“11 men and a lady” was the title that first came to mind for this post. I thought it was a creative title for the 1:30 AM – 5:30 AM Superbowl watching “party” I participated in this morning. Ari was invited to watch the game at a fellow New Englander’s home. I told Ari to make sure it was OK that I came along, too. Last year I made the arrangements, so I knew our hosts were expecting me (I was the only female last year also.) This year we were invited to a new host’s home and as each of the men arrived, they looked at me as if to say, “What is SHE doing here?”
I explained to them that I grew up with 3 brothers, all male cousins, uncles, a grandfather who was a sports addict, and the family ritual of watching Sunday football. Growing up in Maryland, I was a Washington Redskins fan or a Baltimore Colts fan. When I married a New Englander, I became a New England Patriots fan.
I love football! I have since I was a kid – loved watching it AND loved playing it! Before we made aliyah I would watch Sunday games with my husband and son, religiously. I never liked Drew Bledsoe. I always thought he played for himself and not for the team. When baby face Tom Brady came out of the lineup and won our hearts (at least mine!), I knew we were in for some winnings.
And we were! Last night (or this morning) was the 3rd Superbowl win in 4 years for the Patriots! It was a close game. The anxiety was killing me – I couldn’t sit down! But I was right in there with the boys, just like the old days.
It’s an interesting phenomenon, listening to grown men yell and scream and criticize younger men than they on the player's football plays and skills; or laughing at off-color jokes; or wondering at these grown men's incredible knowledge of sport statistics and trivia. I began to think, “Do women keep statistics in their heads of how much laundry was done this week or which meal they made most last year?” Just wonderous…
One of the watchers was our host’s Israeli co-worker. Poor guy barely understood English, let alone the game of football. Our host had to explain the entire game to him from what an end zone was to what all the statistics streaming across the screen meant. Our Israeli friend left at half time. I don’t think it was Sir Paul McCartney that scared him off; it was probably the strange American culture of eating hamburgers, chilidogs and chicken wings at 2 o’clock in the morning, while watching big men run all over each other on the field! Quite a humorous sight!!
It was a great game, and I’m glad I stayed to watch it. It was the first year watching without DB. That was sad for me! He decided to watch it with his friends elsewhere. I guess he’s reached the stage of separation and individualization…
MB went to another friends’ house, where a group of girls who knew nothing about the game watched it together. MB was the only one who understood even a little of the game because of the Women’s Flag Football League she participates in, in Jerusalem. (They play in Kraft Stadium, by the way. A stadium donated by our very own Bob Kraft – owner of the Patriots – right in the heart of Jerusalem!)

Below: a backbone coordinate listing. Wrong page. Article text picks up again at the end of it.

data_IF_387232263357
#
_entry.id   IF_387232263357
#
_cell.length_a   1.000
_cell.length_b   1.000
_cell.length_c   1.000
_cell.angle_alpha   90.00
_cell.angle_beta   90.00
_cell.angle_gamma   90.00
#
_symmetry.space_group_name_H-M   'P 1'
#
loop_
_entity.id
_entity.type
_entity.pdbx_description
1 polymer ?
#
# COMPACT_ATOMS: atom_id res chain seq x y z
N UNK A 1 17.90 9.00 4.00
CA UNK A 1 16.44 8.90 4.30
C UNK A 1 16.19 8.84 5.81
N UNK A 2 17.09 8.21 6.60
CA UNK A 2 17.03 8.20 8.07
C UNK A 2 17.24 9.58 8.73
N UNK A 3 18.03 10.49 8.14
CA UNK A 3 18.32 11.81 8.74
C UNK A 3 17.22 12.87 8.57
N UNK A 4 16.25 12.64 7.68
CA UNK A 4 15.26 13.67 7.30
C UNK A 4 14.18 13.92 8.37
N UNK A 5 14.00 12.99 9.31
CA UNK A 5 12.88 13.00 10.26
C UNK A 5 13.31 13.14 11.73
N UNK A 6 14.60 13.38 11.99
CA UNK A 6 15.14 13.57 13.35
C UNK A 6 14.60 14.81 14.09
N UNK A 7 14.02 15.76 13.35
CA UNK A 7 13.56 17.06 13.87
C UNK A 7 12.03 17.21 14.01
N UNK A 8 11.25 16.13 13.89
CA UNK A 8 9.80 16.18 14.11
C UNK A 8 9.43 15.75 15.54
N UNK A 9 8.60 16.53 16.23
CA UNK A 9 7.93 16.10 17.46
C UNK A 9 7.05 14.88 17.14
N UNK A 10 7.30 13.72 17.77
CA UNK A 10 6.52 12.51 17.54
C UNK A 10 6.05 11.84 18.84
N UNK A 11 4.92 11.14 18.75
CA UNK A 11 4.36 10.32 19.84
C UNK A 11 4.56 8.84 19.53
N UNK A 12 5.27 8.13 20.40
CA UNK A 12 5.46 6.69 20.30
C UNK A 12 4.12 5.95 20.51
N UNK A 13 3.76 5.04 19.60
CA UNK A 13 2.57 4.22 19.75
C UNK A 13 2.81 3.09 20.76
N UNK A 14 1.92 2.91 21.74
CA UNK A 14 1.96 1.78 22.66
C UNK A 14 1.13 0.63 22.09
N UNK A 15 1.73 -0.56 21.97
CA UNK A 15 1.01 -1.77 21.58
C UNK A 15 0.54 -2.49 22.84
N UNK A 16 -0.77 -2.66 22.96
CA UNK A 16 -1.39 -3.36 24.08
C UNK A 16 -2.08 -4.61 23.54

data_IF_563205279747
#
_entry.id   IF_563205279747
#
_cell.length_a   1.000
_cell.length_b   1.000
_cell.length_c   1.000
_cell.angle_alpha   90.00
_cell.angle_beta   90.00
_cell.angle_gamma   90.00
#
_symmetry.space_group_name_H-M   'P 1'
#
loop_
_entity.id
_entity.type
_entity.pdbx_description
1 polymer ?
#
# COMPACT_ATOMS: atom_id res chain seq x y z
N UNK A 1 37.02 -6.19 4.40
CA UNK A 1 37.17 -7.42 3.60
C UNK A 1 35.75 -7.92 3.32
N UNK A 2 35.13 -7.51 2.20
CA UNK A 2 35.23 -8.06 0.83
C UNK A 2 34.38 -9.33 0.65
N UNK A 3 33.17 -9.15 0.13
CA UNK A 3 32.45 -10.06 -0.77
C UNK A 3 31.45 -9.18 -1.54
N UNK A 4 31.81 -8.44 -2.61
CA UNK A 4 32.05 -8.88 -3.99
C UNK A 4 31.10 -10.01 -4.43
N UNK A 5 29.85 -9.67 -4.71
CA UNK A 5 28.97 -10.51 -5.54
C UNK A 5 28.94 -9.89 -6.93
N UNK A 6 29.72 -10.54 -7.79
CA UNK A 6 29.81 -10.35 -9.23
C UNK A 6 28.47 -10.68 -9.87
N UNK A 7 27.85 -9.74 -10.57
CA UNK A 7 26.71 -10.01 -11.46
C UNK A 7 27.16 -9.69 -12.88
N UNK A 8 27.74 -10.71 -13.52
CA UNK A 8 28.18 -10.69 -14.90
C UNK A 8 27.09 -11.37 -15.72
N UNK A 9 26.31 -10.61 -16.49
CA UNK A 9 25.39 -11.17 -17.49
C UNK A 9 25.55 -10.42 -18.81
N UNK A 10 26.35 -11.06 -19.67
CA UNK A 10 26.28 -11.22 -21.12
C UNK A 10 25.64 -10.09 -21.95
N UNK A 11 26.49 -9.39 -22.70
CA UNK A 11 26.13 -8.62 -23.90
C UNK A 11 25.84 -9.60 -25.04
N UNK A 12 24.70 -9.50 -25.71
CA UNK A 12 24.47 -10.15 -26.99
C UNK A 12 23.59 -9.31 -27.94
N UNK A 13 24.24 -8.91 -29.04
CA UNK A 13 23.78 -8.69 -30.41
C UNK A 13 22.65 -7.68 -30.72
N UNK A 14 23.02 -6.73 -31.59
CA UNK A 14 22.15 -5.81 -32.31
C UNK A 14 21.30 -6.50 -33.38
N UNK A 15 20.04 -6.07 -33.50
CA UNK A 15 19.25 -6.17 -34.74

We left NED and Ely asleep in their beds. When I returned at 5:30, they were both asleep in my bed. Sweet sisters snuggling…
OK, so that’s the football part. As I watched with anxiety, I was quickly thrown back several hours to my hospital visit earlier that morning. I was brought back to reality, by the almost stupidity of the anxiety I felt at the end of the game.
I had spent 3 hours Sunday morning, waiting with my newfound cousin in a waiting room in a Tel Aviv hospital. This cousin’s father and my mother were first cousins. So what does that make us? FAMILY!
I was first introduced to this cousin at NED’s Bat Mitzvah several months ago. Before I thought the only relative I had living here was Brother Matthew. My cousin Diana has 3 adorable twin babies and is married to a man, Shai, who is dying of brain cancer! Yesterday he had his second surgery to try to remove tumors that had reappeared after a 7 year “clean brain.” When I arrived, the doctor had just come out to tell the family that they took out as much as they could, but that the cancer had spread. So we sat – about 15 family members and friends, all from his side – and waited for him to come out of recovery. I could tell Diana felt comforted by my presence. She introduced me over and over again as her cousin. We had the opportunity to sit aside from Shai’s family and discuss life and death and family denial and family dynamics.
Shai’s brother was Colonel Dror Weinberg
, ZT”L. For about 30 minutes I sat next to his widow – not knowing whom she was completely – talking about life and family and our journeys to life in Israel. Shai’s parents, as you can imagine, have experienced so much pain! From the murderous death of their son, Dror, to now Shai’s brain cancer.
I was humbled. And I was there for my cousin, supportive and strong, until I got into my car to drive back home. I turned on the ignition and completely broke down. The intensity of it all just got to me.
I was humbled.
Life is so short. Everyday is the greatest gift we have to make memories with our family and friends and to make a difference in the world.
Was watching the Superbowl at the wee hours of the morning a waste of time for me? Maybe some would think so. For me it was making memories, enjoying a part of life I don’t get to enjoy very often.
I am humbled and want to do something with my humility. Now I get to work on what that is.
If you have made it through this long post, I thank you for reading through my ranting.
It feels so good to be able to write.
I am so thankful I can write.
That I can express myself.
That I can see.
That I can think.
Please pray for my cousin, Shai ben Bat Sheva. He should have a refuah shalayma (complete recovery). And if not that, then complete fulfillment from the rest of his days here on this earth, without pain or discomfort.